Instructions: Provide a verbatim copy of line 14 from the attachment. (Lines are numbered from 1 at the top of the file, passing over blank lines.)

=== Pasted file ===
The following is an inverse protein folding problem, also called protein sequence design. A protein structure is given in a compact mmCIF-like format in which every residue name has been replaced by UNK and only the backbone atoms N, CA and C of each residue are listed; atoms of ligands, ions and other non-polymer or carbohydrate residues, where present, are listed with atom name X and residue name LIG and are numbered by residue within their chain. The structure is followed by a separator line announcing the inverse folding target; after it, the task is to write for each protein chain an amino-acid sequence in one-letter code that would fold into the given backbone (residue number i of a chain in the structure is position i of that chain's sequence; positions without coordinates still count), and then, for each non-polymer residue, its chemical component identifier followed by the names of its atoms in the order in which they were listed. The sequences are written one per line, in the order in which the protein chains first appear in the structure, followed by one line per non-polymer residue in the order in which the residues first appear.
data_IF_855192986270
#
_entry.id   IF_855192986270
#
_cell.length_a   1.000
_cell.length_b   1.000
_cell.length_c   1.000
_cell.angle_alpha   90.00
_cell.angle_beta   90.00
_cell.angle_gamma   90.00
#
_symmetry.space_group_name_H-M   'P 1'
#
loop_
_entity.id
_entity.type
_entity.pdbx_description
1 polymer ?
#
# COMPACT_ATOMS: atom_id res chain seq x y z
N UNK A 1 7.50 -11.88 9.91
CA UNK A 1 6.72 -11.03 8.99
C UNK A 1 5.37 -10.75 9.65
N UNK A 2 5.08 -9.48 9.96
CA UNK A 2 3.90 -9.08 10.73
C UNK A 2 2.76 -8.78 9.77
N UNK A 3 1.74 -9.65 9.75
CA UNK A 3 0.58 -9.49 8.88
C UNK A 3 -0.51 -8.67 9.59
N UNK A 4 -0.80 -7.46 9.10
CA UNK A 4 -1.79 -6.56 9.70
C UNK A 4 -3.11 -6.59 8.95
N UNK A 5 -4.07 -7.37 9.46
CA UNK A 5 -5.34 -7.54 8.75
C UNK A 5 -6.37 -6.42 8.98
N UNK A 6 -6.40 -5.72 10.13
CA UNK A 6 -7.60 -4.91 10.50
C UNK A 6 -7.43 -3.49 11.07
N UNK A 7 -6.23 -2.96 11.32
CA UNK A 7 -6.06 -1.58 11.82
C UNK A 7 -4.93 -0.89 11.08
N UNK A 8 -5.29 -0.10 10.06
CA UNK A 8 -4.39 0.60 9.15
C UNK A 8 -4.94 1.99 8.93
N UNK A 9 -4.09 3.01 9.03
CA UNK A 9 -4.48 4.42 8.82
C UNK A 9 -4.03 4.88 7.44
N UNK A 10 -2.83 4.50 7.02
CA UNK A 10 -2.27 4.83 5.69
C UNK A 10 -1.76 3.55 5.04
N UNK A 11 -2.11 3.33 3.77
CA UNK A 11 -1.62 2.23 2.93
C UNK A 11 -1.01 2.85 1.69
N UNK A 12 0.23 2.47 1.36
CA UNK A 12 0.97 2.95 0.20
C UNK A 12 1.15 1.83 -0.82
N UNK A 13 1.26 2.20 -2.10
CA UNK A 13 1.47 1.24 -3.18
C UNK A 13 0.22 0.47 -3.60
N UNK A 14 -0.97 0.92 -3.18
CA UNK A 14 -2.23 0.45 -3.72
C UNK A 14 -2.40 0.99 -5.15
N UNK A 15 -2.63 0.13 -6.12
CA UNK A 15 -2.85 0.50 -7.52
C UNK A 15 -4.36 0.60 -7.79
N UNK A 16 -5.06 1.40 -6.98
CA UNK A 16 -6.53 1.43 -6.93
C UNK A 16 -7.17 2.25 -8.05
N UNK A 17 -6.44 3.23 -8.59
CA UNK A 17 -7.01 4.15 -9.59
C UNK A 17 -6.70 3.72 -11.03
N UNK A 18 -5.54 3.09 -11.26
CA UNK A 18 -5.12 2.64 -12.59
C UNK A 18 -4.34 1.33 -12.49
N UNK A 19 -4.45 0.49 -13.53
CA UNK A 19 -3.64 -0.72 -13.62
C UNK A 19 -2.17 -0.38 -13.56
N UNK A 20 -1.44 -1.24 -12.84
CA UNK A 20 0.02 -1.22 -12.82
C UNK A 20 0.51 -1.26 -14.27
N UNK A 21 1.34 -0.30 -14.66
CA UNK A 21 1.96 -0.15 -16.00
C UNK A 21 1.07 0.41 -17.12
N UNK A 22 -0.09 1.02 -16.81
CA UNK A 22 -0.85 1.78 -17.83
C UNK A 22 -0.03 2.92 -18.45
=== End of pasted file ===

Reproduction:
#